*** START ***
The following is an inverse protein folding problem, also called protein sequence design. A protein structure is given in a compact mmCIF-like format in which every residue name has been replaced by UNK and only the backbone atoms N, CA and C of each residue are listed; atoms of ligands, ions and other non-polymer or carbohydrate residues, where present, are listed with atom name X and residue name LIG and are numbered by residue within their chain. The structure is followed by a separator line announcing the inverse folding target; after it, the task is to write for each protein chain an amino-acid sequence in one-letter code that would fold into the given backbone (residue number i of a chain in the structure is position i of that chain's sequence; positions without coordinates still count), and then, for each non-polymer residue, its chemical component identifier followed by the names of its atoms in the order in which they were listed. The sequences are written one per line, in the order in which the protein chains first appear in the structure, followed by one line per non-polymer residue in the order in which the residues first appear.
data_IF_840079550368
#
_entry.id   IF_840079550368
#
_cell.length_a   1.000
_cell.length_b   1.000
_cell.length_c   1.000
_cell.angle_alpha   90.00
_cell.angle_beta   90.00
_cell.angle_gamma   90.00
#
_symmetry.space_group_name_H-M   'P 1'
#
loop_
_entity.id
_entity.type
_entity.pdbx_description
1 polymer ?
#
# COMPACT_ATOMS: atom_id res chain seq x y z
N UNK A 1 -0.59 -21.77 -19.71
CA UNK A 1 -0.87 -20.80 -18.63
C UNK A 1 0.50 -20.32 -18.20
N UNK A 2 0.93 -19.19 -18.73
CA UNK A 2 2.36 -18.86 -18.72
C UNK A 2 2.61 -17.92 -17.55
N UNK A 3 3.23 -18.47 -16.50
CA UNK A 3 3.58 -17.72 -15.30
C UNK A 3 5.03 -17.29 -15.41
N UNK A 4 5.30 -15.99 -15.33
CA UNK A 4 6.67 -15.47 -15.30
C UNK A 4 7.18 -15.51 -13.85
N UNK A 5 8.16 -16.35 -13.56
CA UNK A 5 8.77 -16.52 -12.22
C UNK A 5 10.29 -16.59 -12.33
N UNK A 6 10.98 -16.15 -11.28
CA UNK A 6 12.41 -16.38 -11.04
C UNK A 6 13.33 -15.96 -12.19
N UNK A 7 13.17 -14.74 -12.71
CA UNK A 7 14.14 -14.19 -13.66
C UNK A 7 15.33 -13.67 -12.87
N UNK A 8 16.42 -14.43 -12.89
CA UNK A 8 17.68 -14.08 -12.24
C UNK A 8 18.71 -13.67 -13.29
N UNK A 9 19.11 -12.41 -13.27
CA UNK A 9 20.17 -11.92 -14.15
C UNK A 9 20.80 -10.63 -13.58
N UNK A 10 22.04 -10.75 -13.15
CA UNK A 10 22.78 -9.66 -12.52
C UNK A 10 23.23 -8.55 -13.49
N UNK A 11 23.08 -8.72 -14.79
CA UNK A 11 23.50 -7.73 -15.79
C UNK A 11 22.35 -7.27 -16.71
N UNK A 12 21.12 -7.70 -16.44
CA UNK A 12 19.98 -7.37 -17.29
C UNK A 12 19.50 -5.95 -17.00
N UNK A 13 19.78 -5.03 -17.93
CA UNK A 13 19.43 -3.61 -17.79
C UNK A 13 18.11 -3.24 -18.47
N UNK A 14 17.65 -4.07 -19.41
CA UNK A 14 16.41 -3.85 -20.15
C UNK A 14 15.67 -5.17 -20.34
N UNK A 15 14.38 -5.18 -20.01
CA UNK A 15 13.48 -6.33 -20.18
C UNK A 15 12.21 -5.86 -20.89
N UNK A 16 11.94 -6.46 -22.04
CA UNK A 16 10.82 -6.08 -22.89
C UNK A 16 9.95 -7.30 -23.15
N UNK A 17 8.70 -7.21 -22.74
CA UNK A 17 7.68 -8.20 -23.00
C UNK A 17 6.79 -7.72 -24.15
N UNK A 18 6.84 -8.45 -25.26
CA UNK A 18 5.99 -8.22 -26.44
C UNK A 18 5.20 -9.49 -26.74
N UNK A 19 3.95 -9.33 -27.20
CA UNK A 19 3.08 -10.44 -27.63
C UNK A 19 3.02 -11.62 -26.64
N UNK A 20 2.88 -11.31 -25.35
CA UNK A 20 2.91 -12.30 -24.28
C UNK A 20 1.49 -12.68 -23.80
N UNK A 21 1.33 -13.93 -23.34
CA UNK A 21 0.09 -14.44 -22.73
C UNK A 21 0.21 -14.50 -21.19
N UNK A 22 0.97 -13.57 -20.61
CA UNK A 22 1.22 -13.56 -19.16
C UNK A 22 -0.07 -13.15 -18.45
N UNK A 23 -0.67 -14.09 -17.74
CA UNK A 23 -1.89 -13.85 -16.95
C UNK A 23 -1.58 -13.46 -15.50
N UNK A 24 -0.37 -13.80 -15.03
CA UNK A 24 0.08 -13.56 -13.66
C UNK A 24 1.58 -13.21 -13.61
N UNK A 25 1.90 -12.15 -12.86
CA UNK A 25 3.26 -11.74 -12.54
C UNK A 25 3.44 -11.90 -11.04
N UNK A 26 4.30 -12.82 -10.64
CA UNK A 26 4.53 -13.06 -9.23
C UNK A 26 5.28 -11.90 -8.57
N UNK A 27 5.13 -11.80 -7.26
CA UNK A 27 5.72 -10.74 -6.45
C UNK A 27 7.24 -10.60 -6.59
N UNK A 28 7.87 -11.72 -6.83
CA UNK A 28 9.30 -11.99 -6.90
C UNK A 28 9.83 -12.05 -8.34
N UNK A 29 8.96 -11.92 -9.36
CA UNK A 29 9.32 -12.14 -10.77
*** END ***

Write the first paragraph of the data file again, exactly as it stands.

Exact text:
The following is an inverse protein folding problem, also called protein sequence design. A protein structure is given in a compact mmCIF-like format in which every residue name has been replaced by UNK and only the backbone atoms N, CA and C of each residue are listed; atoms of ligands, ions and other non-polymer or carbohydrate residues, where present, are listed with atom name X and residue name LIG and are numbered by residue within their chain. The structure is followed by a separator line announcing the inverse folding target; after it, the task is to write for each protein chain an amino-acid sequence in one-letter code that would fold into the given backbone (residue number i of a chain in the structure is position i of that chain's sequence; positions without coordinates still count), and then, for each non-polymer residue, its chemical component identifier followed by the names of its atoms in the order in which they were listed. The sequences are written one per line, in the order in which the protein chains first appear in the structure, followed by one line per non-polymer residue in the order in which the residues first appear.